Cleveland Browns, Josh Gordon and expectations

Aug 9, 2014; Detroit, MI, USA; Cleveland Browns wide receiver Josh Gordon (12) during the first quarter against the Detroit Lions at Ford Field. Mandatory Credit: Tim Fuller-USA TODAY Sports
Aug 9, 2014; Detroit, MI, USA; Cleveland Browns wide receiver Josh Gordon (12) during the first quarter against the Detroit Lions at Ford Field. Mandatory Credit: Tim Fuller-USA TODAY Sports /

The Cleveland Browns have stood by wide receiver Josh Gordon. Now it is time for him to repay that loyalty.

Author Sylvia Plath wrote that “If you expect nothing from somebody you are never disappointed.”

That is a good bit of advice for the Cleveland Browns and their fans regarding the return of wide receiver Josh Gordon.

Monday’s excitement over Gordon’s conditional reinstatement after being suspended for 27 of the past 32 games was tempered on Tuesday, when his physical revealed he has a quad injury that will sideline him for at least the first two weeks on training camp.

Many fans have made the assumption that Gordon will seamlessly step back onto the field and be the player he was in 2013, a season that saw his set a franchise record for receiving yards in a game with 261. His seven games with more than 100 receiving yards is also a franchise record.

That was three years ago, however, and Gordon has only played in five games total since then. And as his quad injury shows, being in shape and being in NFL-ready shape are two different things.

But even if Gordon is not the same player he was in 2013, he can still help the Browns. Take out his one big year and, in 18 other career games, Gordon has still caught 74 passes for 1,108 yards and five touchdowns. And he did that while playing with the likes of Mohamed Massaquoi, Greg Little and Davone Bess, not to mention a revolving door of quarterbacks.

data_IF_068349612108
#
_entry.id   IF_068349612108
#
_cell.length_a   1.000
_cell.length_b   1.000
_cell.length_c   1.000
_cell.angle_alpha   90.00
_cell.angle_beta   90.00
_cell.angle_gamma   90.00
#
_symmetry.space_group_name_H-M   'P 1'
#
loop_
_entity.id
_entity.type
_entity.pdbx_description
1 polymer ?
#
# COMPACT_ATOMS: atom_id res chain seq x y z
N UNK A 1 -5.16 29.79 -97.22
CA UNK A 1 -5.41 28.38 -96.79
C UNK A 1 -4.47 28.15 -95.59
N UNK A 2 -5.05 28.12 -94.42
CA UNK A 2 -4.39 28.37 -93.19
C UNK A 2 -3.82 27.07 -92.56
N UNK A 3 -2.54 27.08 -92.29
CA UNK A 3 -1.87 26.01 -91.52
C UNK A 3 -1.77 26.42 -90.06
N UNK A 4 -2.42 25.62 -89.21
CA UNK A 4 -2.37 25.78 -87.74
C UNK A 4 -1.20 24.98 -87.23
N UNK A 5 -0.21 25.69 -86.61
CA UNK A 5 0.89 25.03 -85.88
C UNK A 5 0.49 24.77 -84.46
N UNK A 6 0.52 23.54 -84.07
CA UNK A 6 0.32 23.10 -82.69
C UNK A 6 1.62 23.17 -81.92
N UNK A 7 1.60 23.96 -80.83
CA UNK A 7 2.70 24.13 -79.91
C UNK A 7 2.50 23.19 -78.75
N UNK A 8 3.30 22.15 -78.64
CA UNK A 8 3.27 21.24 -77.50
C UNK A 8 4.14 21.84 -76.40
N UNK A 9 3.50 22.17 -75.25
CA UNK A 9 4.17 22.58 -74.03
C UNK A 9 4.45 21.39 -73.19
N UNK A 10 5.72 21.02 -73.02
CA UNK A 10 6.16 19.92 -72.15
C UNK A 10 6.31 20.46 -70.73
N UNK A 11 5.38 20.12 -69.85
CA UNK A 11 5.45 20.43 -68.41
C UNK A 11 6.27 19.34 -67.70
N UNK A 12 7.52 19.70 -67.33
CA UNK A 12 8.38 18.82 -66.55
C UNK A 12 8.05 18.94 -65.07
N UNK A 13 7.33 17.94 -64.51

If he can put up those type of numbers surrounded by that cast of characters, it is not unreasonable to think he can post similar stats while being on the field with Corey Coleman, Gary Barnidge, Andrew Hawkins and Duke Johnson. (The Browns are still working on removing that revolving door at quarterback, unfortunately, but one problem at a time.)

None of that matters, of course, unless Gordon can stay on the field, which, as NFL Commissioner Roger Goodell pointed out, is completely up to Gordon.

One of the key parts of Gordon’s latest comeback is that he is allowed to be with the team during his four-game suspension to open the season. While he can’t practice or be at the games, Gordon can still be in the facility during the week, attending meetings, working out and being in the locker room.

That structure can go a long way toward keeping Gordon engaged and focused during what has the potential to be a long four weeks from the close of the preseason until Gordon can take the field on Oct. 9 against the New England Patriots. The downside is that if Gordon wants to be a problem in the locker room it could have a long-term impact on the four rookie wide receivers the Browns are looking to build around.

The Browns and Gordon have been down this road before and it didn’t go well. Gordon was disinterested during training camp in 2014 as he knew he was facing a 10-game suspension to open the season. Gordon was not allowed to have contact with the team during that suspension, however, so this time it could be different.

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Again, it is all up to Gordon to show that he has matured since he last appeared in a game and that he wants to be an NFL player more than anything else.

Gordon has never come off as a bad person, but rather someone who makes poor decisions and allows himself to be surrounded by like-minded people. The Browns gave bring structure to Gordon’s life during the week, the true test will come during those first four weekends of the season when the team is playing and Gordon is (hopefully) sitting quietly at home.

Gordon is talented, young and carries a team-friendly contract, all assets to a rebuilding team like the Browns. But he is also unreliable as his multiple suspensions in college and with the Browns show.

When the Browns used a supplemental draft pick on Gordon in 2012 he vowed that things were going to change.

“Despite everything I’ve been through, despite being a kid with a spotty background, the Cleveland Browns stuck their neck out and risked taking me and put their faith and belief in me, and I won’t let them down,” Gordon said at the time in multiple published reports. “I’m grateful, and I know I can’t go back to being the person I used to be.”

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The Browns have stuck by Gordon every day since then and this is probably Gordon’s final chance to reward that faith.

It’s all up to him.